Transcripts → 2022

TRANSCRIPT

Doorstop - Parliament House, ACT

Senator the Hon. Simon Birmingham
Minister for Finance
Leader of the Government in the Senate
Senator for South Australia

Transcription:
PROOF COPY E & OE

Date: Wednesday, 30 March 2022

Topic(s):
Budget 2022

Journalist: Minister, have South Australians been left high and dry in the Federal Budget?

Simon Birmingham: South Australia has got a very high share of infrastructure spending above our population share at 720,000 South Australians are going to receive the payments to help with cost of living. South Australia's got record levels of defence investment flowing into SA and regional SA is benefiting from everything from our manufacturing strategy investing in plant based protein manufacturing right through to road upgrades on the Horrocks Highway or the South East Freeway.

Journalist: The new Treasurer Stephen Mullighan, says $4 billion of defence funding for WA none for South Australia, none for South Australia supposedly home to the subs program rings alarm bells. Why not?

Simon Birmingham: South Australia is already yielding the benefits of hundreds, indeed thousands of extra jobs being employed on the future frigates in upgrades that have already occurred to our shipyards. And there will be further upgrades to the shipyards to enable the submarines to be built in our. So what we're seeing in SA is a jobs boom in defence that is being utilised already with more investment that will be necessary to have the subs along with the frigates, along with the Collins class upgrades all delivered in SA.

Journalist: Why did South Australia missed out on a single dollar in the $7.1 billion regional project package when land needs to be acquired at Osborne?

Simon Birmingham: Well, we are acquiring land at Osborne and it's, it's why we're entering into lease arrangements to secure the extra land. And once the future submarine task force concludes its work, we'll be able to have the land and then the infrastructure spend to build what will be one of the biggest, most technologically sophisticated modern submarine construction yards in the world.

Journalist: Stephen Mullighan also says there's no money to develop business cases for future projects, so why?

Simon Birmingham: South Australia is getting a very large share above its population and infrastructure spending more than four and a half billion dollars in delivering and completing the North South Expressway, providing freight links right across the state. The upgrades to the Horrocks Highway, the South East Freeway, helping in terms of regional connectivity for the state. This is a budget that has delivered by far and away for SA and as a state government they are receiving more than half a billion dollars extra in GST payments that will flow through and I trust that they will look at what they can do to help with the cost of living too.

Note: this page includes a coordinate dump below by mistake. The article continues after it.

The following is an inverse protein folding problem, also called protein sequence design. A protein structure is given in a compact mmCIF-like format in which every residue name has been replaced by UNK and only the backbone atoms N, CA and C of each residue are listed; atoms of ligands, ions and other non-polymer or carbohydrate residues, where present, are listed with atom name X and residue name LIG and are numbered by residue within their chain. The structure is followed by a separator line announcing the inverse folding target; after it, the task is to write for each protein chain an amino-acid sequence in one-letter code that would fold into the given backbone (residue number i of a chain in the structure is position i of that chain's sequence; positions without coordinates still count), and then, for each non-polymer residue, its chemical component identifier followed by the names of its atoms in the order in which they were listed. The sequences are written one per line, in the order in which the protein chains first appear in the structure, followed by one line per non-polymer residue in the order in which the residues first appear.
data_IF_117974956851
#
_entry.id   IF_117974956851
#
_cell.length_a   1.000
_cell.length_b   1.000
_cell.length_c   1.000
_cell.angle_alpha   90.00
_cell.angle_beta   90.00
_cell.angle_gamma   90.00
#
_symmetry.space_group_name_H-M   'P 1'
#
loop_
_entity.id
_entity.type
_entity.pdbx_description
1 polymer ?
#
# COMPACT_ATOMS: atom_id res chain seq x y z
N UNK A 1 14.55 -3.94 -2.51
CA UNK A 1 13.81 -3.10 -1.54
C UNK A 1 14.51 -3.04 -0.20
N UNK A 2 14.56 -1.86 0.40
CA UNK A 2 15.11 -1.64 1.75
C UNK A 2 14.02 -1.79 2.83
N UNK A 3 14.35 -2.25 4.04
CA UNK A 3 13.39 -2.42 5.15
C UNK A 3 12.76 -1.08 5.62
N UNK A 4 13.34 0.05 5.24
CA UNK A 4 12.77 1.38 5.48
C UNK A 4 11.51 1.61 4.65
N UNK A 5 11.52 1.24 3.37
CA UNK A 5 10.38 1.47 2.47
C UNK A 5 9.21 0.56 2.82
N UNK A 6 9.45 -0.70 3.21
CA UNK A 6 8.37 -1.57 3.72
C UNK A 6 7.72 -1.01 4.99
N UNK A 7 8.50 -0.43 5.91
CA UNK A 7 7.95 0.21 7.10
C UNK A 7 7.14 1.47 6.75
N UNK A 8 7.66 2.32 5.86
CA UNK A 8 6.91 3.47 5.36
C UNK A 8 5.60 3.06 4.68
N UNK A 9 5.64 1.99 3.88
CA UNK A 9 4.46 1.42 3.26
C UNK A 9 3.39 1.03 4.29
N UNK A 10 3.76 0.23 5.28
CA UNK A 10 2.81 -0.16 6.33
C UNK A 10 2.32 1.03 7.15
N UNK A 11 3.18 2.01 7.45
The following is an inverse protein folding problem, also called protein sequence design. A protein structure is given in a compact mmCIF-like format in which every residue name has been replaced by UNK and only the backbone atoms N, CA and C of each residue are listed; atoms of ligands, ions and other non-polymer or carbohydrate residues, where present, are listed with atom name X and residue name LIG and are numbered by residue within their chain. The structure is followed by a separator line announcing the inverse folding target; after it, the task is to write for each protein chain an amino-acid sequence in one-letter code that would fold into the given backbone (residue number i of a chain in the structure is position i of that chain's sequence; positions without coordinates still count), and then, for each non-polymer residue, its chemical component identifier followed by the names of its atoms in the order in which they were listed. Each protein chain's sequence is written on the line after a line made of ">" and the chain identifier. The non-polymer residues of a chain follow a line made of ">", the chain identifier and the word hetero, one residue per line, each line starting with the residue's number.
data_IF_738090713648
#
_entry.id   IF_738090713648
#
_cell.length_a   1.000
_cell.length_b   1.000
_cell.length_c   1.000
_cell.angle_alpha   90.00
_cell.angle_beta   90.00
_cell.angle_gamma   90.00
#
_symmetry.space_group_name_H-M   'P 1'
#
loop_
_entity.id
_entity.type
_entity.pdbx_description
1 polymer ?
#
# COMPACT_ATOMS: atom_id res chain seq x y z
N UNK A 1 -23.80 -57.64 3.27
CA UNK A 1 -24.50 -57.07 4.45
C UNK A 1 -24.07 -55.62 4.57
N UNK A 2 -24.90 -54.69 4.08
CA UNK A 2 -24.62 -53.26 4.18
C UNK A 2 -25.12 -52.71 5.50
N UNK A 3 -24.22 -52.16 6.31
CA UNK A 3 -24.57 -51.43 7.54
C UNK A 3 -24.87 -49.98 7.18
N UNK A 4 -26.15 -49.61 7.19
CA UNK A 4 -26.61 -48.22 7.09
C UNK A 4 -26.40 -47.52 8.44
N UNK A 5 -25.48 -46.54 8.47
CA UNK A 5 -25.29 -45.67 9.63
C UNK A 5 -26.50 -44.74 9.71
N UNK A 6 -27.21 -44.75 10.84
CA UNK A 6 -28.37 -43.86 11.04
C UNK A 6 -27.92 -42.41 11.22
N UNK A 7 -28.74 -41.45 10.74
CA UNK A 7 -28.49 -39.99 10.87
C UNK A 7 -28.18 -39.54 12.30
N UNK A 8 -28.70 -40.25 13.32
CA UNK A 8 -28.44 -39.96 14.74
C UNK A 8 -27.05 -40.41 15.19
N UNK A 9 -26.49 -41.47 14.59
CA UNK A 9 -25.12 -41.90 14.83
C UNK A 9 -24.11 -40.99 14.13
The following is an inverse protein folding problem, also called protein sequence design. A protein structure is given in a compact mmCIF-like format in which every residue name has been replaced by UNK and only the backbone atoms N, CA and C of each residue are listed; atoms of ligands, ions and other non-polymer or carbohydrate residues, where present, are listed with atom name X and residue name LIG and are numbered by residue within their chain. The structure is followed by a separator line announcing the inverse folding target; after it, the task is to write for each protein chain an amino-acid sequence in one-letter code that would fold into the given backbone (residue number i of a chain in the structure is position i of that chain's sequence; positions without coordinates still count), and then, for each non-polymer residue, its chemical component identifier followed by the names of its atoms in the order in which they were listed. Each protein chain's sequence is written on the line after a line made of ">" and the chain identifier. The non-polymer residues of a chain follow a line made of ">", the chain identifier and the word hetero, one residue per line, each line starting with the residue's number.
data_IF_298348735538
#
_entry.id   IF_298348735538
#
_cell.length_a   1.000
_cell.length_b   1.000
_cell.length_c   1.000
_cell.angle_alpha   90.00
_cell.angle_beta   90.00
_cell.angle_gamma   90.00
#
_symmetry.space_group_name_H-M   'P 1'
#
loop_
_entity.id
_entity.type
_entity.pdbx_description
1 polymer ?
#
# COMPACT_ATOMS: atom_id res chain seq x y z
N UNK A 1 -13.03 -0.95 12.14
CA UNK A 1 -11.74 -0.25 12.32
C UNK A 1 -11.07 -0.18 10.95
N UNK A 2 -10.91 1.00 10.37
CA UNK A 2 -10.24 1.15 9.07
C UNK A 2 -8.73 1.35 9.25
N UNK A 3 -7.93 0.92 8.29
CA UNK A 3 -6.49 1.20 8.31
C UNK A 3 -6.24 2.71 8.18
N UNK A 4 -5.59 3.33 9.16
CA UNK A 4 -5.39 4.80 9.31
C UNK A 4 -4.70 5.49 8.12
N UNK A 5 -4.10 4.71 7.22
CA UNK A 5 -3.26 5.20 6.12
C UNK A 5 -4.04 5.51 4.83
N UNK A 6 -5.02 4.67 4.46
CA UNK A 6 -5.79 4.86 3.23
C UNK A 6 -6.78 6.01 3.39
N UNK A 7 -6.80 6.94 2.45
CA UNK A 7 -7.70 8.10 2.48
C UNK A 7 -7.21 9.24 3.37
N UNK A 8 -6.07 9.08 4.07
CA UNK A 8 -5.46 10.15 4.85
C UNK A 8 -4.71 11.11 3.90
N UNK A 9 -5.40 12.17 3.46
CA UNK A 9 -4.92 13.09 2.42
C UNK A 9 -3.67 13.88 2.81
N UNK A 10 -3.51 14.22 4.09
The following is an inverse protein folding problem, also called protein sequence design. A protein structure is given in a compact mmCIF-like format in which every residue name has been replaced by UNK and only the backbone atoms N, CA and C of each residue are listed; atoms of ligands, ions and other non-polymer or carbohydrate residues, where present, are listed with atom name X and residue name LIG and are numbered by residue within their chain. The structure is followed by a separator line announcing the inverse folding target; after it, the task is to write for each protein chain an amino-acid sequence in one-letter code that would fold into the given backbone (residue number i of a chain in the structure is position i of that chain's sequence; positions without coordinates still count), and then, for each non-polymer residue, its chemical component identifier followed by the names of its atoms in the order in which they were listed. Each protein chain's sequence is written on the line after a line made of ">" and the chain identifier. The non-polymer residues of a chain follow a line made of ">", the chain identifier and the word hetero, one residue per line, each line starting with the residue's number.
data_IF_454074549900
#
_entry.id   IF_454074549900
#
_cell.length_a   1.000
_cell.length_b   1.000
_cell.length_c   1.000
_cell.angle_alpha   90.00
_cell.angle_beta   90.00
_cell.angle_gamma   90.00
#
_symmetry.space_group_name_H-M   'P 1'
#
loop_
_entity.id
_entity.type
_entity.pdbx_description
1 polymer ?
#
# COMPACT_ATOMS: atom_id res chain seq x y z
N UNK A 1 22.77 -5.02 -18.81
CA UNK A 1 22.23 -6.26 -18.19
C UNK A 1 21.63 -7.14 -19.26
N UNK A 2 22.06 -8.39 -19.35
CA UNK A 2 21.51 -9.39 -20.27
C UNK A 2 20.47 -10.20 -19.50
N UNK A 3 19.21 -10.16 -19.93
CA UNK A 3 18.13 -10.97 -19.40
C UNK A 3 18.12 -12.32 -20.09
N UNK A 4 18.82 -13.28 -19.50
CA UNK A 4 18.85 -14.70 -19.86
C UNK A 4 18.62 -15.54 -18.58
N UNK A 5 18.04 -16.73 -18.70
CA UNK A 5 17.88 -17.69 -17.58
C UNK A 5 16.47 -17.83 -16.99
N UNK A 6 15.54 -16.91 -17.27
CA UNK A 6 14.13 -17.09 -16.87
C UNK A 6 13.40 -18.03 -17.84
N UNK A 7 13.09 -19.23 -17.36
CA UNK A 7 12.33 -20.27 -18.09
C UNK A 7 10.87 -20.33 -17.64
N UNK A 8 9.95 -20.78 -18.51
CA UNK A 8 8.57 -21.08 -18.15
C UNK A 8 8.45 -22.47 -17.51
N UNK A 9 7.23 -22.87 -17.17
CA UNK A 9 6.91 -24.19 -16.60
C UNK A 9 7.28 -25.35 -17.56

Journalist: The new South Australian Labor Government has been very quick to come out and criticise it, but you've also been very quick to come out and defend it. So are you worried about South Australia's position ahead of the Federal election?

Simon Birmingham: I don't think South Australians voted for a new government for them to so quickly re-engage in fake fights with Canberra. I want to work with Peter Malinauskas and his team. That's our approach and I hope that they will avoid these sorts of fake fights, that they'll play a role in governing the state constructively, not trying to pick Anthony Albanese's fights for him.

Journalist: And just lastly on another matter. Connie Fierravanti-Wells, her comments in the Senate last night that Scott Morrison is not fit to be prime minister. She's a senator. You're the Senate leader. Do you think those comments were appropriate?

Simon Birmingham: No, they weren't. I can understand the immense disappointment that Connie was not preselected last weekend by New South Wales Liberal Party members to be a candidate at the next election. And that means her 17 years of service in the Parliament will come to an end. But I would hope that she can show gratitude for those 17 years of support the Liberal Party has provided to her.

Journalist: As a Senate leader will you have a word tomorrow about those comments?

Simon Birmingham: Connie's said what she said. I think it's sad that she's done so. It doesn't reflect well upon her that she's done so. She's had 17 years of opportunity to serve in the Australian Parliament. The fact that she hasn't been chosen to run as a Liberal candidate at the next election is a matter of the New South Wales Liberal Party members. They've made that decision. I can understand her disappointment, but there's no reason to lash out.

Journalist: It doesn't reflect well on her or doesn't reflect well on the Prime Minister?

Simon Birmingham: There's no justification for lashing out just because you've lost a pre-selection ballot.

[ENDS]